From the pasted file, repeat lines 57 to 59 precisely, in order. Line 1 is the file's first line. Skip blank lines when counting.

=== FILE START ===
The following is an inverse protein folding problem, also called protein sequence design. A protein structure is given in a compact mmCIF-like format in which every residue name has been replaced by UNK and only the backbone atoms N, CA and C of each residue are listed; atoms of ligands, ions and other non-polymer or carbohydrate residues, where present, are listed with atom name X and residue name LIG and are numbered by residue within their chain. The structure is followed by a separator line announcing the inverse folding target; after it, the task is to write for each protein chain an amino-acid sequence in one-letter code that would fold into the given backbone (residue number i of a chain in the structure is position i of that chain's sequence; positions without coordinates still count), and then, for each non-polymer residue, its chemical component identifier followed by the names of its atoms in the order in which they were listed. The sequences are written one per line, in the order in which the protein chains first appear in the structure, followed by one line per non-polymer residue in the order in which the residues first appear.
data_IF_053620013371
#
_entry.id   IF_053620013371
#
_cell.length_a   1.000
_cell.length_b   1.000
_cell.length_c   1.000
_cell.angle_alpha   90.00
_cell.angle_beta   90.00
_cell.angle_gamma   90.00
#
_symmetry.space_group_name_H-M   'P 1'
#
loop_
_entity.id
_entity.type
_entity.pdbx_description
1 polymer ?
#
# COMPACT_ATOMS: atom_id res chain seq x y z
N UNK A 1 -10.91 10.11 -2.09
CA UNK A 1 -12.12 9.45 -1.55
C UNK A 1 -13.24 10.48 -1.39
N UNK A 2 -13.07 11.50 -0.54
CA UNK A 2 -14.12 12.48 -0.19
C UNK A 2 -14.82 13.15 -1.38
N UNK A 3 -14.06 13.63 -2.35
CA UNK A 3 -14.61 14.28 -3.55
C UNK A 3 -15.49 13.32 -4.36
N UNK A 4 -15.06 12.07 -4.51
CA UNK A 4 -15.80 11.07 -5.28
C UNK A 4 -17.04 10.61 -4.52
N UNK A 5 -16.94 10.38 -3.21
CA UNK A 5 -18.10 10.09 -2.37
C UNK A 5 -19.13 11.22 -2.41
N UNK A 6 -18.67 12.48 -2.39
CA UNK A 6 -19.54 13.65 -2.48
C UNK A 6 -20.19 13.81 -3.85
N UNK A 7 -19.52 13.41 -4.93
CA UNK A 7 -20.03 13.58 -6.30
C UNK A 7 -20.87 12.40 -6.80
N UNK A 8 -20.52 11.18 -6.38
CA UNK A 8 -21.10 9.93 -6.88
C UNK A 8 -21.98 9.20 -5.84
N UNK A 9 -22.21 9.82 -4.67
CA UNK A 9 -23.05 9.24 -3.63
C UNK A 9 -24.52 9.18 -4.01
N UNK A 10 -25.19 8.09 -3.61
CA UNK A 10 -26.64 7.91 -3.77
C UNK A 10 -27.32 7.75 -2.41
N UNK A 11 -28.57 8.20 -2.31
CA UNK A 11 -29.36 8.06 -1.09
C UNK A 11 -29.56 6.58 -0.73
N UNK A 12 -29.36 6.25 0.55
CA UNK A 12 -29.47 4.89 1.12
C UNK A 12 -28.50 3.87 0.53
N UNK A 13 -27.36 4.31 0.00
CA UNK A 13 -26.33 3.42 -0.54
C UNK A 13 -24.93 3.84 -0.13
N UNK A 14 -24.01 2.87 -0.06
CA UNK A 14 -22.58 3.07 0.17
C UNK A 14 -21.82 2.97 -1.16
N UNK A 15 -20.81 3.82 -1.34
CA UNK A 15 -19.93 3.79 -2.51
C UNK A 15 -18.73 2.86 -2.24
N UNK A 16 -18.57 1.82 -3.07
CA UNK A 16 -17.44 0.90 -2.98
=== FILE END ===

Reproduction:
C UNK A 12 -28.50 3.87 0.53
N UNK A 13 -27.36 4.31 0.00
CA UNK A 13 -26.33 3.42 -0.54